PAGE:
2008 Bird, Leighton, Press, & Heyes. Compare speed of copied response to robotic and human hand movements. USA Group with ASD respond faster to robotic hands, comparison group showed opposite pattern.2008 Pierno, Mari, Lusher, & CastielloParticipants viewed either a human or a robot arm grab a ball, then heard an auditory cue for them to grab another ball.Canada ASD group faster reach for ball after robot model than human model, controls had opposite effect.2006 Robins, Dautenhahn, & Dubowski, Compare responses to man dressed as a robot vs. traditional human clothing, and prototypical robot with or without human dress.USA All participants directed a greater number of behaviors that indicated interest at the object that had more robot-like characteristics2010 Costa, Santos, Soares, Ferreira, & Moreira, The two participants engaged individually with robot in a simple ball passing game, with each other, and also together with the robot.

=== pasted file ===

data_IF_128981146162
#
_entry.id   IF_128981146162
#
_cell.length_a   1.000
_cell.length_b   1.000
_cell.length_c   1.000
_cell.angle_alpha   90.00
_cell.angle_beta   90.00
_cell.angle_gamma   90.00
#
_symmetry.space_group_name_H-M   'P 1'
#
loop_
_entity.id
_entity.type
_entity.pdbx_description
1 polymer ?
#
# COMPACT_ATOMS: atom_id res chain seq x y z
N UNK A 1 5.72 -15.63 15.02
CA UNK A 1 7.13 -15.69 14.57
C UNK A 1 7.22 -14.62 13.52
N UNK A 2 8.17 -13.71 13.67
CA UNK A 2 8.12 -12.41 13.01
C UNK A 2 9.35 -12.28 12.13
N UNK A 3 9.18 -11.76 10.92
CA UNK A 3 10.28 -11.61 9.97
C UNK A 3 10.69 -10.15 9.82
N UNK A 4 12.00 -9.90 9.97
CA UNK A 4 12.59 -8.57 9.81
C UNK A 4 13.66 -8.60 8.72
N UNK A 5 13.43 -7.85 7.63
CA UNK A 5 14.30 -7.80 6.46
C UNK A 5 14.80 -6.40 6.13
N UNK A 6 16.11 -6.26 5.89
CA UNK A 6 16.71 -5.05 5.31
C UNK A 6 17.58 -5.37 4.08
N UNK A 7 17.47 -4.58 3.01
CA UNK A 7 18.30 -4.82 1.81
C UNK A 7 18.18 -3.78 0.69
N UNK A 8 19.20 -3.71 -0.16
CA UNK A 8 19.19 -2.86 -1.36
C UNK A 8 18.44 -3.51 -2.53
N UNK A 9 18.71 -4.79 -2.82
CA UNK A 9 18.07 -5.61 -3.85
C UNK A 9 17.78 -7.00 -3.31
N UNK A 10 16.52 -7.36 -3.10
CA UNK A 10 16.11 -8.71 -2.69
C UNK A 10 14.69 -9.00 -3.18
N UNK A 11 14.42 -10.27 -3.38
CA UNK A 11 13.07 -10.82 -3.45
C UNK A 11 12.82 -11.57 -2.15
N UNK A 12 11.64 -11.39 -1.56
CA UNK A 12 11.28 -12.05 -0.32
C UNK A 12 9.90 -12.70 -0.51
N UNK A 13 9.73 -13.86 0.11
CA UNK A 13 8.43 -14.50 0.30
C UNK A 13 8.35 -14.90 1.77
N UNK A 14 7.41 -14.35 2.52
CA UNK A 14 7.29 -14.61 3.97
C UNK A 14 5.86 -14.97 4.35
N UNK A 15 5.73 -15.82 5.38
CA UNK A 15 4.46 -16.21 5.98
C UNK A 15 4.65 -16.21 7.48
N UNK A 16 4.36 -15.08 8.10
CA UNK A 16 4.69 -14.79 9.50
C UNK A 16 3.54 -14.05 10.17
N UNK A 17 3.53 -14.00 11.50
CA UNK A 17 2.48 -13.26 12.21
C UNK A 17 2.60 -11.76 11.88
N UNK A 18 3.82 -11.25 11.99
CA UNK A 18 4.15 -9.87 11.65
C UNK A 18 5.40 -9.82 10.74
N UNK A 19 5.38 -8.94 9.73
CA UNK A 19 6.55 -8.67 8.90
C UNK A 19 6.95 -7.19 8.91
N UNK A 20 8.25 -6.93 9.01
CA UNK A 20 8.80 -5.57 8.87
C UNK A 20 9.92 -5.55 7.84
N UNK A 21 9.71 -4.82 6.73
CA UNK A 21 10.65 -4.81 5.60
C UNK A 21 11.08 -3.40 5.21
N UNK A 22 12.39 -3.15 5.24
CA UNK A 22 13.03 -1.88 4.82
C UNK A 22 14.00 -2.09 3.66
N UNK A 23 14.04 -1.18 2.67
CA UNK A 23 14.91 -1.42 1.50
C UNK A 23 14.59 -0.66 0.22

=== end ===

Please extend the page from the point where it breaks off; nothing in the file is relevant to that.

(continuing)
England. Data only on one participant, who showed increase in interaction with robot over time. Qualitative description of an increase in interaction between two participants when together.
2005 Robins, Dautenhahn, te Boekhorst, & Billard, Same methodology as Robins et al. (2004), except additional trials during which robot imitated behavior of participants.USA. No group analyses, but authors argue that each participant showed an individual pattern of increased interaction with the robot and a human.2009 De Silva, Tadano, Saito, Lambacher, & Higashi,Robot referenced object in the room, and attempted to detect participant’s gaze. Brazil.